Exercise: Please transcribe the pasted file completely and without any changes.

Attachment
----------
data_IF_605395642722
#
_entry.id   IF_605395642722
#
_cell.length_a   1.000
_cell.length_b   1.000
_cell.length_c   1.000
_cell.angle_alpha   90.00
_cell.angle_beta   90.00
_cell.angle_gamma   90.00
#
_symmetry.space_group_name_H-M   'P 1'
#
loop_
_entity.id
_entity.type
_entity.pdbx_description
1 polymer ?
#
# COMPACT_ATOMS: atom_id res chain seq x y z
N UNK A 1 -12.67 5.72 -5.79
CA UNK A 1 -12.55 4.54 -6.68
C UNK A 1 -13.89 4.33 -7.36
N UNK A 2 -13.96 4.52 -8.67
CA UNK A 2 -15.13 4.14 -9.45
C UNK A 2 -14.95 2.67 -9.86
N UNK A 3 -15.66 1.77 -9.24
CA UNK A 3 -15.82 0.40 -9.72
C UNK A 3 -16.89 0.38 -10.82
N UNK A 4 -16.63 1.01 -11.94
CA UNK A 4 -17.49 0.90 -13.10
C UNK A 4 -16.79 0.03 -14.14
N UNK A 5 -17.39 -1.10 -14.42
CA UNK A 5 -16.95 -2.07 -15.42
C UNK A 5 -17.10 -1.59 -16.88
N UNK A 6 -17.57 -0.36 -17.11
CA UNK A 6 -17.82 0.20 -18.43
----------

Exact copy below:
data_IF_605395642722
#
_entry.id   IF_605395642722
#
_cell.length_a   1.000
_cell.length_b   1.000
_cell.length_c   1.000
_cell.angle_alpha   90.00
_cell.angle_beta   90.00
_cell.angle_gamma   90.00
#
_symmetry.space_group_name_H-M   'P 1'
#
loop_
_entity.id
_entity.type
_entity.pdbx_description
1 polymer ?
#
# COMPACT_ATOMS: atom_id res chain seq x y z
N UNK A 1 -12.67 5.72 -5.79
CA UNK A 1 -12.55 4.54 -6.68
C UNK A 1 -13.89 4.33 -7.36
N UNK A 2 -13.96 4.52 -8.67
CA UNK A 2 -15.13 4.14 -9.45
C UNK A 2 -14.95 2.67 -9.86
N UNK A 3 -15.66 1.77 -9.24
CA UNK A 3 -15.82 0.40 -9.72
C UNK A 3 -16.89 0.38 -10.82
N UNK A 4 -16.63 1.01 -11.94
CA UNK A 4 -17.49 0.90 -13.10
C UNK A 4 -16.79 0.03 -14.14
N UNK A 5 -17.39 -1.10 -14.42
CA UNK A 5 -16.95 -2.07 -15.42
C UNK A 5 -17.10 -1.59 -16.88
N UNK A 6 -17.57 -0.36 -17.11
CA UNK A 6 -17.82 0.20 -18.43